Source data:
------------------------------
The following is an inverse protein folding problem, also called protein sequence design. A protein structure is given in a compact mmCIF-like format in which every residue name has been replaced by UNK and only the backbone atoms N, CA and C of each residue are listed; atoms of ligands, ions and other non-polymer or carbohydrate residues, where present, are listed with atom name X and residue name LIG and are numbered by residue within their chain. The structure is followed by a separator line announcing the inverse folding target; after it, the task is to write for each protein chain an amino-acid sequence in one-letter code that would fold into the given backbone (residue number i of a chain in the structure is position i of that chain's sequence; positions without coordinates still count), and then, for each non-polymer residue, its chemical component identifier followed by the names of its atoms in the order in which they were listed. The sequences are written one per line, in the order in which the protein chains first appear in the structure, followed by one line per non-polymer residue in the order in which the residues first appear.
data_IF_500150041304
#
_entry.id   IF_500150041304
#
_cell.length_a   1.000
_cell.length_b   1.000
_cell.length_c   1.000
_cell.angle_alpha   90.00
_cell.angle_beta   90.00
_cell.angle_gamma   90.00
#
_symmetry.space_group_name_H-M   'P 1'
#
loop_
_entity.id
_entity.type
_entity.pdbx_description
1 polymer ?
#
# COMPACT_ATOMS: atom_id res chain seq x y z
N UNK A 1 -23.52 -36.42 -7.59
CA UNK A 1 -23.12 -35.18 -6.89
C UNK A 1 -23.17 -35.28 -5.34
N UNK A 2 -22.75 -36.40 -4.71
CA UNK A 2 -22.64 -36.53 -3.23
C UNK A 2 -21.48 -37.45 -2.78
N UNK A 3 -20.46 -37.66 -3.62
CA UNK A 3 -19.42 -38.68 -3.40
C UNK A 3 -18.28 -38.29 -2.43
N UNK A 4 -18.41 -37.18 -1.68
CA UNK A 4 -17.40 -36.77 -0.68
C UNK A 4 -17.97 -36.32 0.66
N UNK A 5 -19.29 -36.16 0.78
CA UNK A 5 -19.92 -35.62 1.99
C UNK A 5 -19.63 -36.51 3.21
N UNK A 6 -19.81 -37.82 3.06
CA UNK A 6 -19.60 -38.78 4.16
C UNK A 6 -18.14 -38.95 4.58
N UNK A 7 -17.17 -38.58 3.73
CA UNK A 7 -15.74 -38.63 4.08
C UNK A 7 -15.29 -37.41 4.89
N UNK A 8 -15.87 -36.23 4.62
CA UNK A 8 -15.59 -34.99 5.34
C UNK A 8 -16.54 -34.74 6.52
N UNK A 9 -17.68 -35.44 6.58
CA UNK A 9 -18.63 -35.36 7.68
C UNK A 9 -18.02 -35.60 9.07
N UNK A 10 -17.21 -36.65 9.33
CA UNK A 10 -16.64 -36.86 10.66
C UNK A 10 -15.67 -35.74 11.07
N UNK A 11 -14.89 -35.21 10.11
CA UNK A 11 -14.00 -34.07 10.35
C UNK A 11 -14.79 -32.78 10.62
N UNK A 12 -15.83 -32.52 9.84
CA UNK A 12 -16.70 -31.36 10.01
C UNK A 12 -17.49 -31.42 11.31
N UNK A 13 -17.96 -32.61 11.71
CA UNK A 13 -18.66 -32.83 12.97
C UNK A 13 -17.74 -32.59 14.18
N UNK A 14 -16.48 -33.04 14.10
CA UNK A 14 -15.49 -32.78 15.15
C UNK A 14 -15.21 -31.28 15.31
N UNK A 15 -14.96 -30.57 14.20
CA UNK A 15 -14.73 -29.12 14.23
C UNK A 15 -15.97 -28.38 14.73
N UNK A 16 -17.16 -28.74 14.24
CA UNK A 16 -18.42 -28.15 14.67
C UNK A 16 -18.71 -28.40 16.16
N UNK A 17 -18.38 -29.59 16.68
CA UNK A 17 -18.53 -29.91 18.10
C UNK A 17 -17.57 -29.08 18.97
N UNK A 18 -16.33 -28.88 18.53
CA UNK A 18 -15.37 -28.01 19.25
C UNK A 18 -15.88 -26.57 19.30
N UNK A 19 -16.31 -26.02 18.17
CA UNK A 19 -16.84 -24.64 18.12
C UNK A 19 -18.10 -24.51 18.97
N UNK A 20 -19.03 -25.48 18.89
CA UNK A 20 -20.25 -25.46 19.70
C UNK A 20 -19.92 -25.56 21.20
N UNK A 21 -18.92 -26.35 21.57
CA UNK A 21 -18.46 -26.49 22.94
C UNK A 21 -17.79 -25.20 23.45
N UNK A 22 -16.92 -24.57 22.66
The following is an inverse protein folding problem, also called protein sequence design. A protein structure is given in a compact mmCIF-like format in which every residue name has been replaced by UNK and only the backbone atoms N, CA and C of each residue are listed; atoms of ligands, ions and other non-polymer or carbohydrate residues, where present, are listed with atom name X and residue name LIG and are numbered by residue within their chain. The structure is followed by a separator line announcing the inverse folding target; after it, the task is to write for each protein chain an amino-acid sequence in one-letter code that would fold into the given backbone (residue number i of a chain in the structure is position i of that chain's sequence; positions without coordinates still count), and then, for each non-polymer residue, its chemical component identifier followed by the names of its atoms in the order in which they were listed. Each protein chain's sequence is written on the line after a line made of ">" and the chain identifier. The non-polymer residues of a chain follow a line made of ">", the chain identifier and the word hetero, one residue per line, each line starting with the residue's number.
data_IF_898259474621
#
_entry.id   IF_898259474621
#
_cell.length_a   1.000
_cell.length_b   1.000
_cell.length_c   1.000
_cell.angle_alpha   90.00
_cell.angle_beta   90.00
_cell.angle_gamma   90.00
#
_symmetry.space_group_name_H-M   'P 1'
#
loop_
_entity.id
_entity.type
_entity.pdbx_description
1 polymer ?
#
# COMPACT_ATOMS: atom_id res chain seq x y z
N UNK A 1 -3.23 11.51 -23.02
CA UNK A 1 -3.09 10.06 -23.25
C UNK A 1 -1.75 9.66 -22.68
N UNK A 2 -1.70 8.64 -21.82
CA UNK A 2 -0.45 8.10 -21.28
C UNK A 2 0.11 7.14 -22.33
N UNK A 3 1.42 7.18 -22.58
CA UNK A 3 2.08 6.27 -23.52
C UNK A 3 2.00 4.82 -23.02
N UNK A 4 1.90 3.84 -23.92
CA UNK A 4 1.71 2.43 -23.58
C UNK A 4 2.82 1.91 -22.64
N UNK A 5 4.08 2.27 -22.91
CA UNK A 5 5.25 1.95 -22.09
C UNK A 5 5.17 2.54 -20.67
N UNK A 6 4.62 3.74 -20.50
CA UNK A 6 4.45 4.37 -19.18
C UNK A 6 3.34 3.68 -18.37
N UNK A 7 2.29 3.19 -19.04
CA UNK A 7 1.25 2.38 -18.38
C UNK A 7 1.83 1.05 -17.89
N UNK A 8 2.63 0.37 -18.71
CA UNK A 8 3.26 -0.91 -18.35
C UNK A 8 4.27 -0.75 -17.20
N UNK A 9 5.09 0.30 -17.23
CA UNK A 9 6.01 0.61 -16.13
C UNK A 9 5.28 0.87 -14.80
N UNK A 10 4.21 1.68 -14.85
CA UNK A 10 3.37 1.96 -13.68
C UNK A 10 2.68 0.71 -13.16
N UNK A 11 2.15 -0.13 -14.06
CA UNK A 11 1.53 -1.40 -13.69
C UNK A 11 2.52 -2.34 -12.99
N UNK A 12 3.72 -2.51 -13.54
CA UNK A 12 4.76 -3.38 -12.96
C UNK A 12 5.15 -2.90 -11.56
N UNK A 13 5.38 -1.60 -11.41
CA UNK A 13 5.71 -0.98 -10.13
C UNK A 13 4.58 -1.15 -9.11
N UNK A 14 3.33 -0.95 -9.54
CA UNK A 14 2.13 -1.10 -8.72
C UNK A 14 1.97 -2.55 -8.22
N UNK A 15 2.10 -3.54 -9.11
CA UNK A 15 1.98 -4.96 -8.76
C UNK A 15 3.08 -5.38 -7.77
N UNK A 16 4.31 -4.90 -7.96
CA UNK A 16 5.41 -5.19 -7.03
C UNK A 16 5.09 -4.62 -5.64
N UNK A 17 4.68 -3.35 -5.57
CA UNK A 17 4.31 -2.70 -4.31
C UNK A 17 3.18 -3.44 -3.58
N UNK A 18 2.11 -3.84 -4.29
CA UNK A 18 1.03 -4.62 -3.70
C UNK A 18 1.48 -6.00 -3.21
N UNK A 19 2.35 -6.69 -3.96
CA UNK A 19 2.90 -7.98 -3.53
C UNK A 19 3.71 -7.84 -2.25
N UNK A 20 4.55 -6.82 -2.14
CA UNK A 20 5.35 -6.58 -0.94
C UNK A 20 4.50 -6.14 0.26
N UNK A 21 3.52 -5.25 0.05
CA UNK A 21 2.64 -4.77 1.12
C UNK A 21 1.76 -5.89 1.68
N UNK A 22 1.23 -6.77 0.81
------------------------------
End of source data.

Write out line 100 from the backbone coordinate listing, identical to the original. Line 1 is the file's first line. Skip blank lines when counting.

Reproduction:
loop_